The Michigan woman who was struck in the head by a piece of metal that flew off what was once the world’s fastest and tallest roller coaster in 2021 claims she will need medical assistance for the rest of her life as treatment costs will exceed $10 million, according to a lawsuit.
Rachel Hawes was waiting in line to ride the Top Thrill Dragster rollercoaster at Ohio’s Cedar Point amusement park when she was suddenly hit by a random object, which was later identified as a proximity flag plate that belonged to the coaster.
“She was seriously and permanently injured when struck in the head by a part from the roller coaster, Top Thrill Dragster, while in line,” the lawsuit stated.
She filed a lawsuit in Erie County Common Pleas Courthouse in Ohio on Wednesday against Cedar Fair L.P., the owner of Cedar Point amusement park, and Doe Corporation for “sums in excess of $25,000” and punitive damages determined by a jury.
“The proximity flag plate came off the Top Thrill Dragster roller coaster as a result of the bolts holding it in place becoming loose (backing out) and breaking, failing to hold the plate in its proper position as intended in accordance with its design because of improper installation and inspection,” Hawes’ attorneys allege in the suit. “The bolts on the proximity flag plate became loose and broke, due to the negligence of the Cedar Point Defendants.”
A proximity flag plate is a heavy “L-sharped” metal object, roughly the size of a human hand, that bolts to the body of the train/cars of a ride
The Swartz Creek resident claims to have suffered several severe injuries including head trauma that resulted in Traumatic Brain Injury (TBI), a brain hemorrhage and hematoma and a head fracture associated with a cerebral laceration that resulted in the loss of consciousness for more than 24 hours.
After being hit by the fallen metal object, Hawes received medical treatment at the park and was transported between three different hospitals in Ohio and Michigan, where she racked up a medical bill of over $2 million, with future costs expected to reach in excess of $10 million.
“The Cedar Park defendants were negligent with failing to protect individuals, such as Rachel Hawes, from being injured from parts, debris, and/or objects falling from Defendant’s rides,” the lawsuit read.
Hawes was enrolled in a graduate school program to become an educator but the lawsuit claims she lost out on an estimated earning capacity sum of $1,265,000 and is “permanently disabled, and will no longer be able to work.”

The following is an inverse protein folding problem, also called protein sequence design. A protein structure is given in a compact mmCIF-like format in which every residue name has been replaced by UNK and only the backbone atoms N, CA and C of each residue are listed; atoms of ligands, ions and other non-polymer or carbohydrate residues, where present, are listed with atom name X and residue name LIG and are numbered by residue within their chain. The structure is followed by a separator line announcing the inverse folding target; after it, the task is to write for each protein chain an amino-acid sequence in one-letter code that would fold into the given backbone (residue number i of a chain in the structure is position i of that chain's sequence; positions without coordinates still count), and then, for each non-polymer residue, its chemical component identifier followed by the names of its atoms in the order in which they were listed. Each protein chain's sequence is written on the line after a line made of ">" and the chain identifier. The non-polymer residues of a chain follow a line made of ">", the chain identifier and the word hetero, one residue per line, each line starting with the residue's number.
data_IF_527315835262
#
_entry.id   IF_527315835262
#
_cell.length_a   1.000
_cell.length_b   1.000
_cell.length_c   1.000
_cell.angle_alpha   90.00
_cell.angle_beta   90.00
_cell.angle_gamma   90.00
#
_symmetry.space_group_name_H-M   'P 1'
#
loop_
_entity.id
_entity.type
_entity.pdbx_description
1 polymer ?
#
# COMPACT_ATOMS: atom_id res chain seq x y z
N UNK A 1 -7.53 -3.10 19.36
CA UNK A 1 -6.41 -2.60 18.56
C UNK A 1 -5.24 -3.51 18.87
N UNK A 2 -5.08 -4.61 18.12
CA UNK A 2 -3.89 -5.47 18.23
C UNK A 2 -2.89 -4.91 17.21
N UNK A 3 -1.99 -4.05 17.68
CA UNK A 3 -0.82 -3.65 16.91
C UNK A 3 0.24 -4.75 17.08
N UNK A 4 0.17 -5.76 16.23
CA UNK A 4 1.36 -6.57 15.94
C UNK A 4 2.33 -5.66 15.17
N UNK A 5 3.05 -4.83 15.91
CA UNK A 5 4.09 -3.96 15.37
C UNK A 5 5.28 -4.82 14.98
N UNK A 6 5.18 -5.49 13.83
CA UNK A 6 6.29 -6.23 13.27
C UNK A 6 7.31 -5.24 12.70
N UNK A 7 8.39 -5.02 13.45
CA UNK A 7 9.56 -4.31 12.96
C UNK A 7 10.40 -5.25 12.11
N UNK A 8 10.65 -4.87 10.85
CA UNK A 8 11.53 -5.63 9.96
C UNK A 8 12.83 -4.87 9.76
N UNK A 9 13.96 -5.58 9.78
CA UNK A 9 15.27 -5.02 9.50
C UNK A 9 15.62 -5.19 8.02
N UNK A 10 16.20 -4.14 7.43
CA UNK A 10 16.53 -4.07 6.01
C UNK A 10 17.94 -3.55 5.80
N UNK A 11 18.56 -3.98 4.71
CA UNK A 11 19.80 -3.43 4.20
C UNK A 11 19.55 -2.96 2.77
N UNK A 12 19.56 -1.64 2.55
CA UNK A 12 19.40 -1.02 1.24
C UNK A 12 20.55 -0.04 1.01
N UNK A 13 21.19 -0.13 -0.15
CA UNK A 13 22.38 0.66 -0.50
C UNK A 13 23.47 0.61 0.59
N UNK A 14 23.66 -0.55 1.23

The park was found not responsible for Hawes’ injury, stating Cedar Park followed all laws and rules pertaining to the operation of a roller coaster and found the situation was an accident, according to an investigative report from the Ohio Department of Agriculture released in February 2022.
“After examining the documentation provided and conducting interviews of Cedar Point staff, ODA found no evidence that Cedar Point had knowledge of or reason to believe that the Top Thrill Dragster was in an unsafe condition that could cause a hazard to riders, employees, or the public on August 15, 2021,” the report read.
The lawsuit also claims members of her family have been impacted by her injuries, including her husband Slater, who is being “deprived of consortium, society, companionship, care, assistance, attention, protection, advice, guidance and counsel of his wife along with mental anguish.”
Hawes’ father Robert Edmonds has experienced “fright, terror, and serious emotional distress,” after watching his daughter get struck by he falling object.
Cedar Point did not immediately respond to a request for comment.
The Top Thrill Dragster was closed following the incident while the state conducted its investigation.
State officials announced a year later that it would shut down permanently.
“After 19 seasons in operation with 18 million riders experiencing the world’s first strata coaster, Top Thrill Dragster, as you know it, is being retired,” the park said in a statement in September 2022.
At the time of its shutdown, the coaster was one of the tallest and fastest coasters in the world — second only to Kingda Ka at Six Flags Great Adventure in New Jersey — with the Dragster reaching speeds of 120 mph and 420 feet.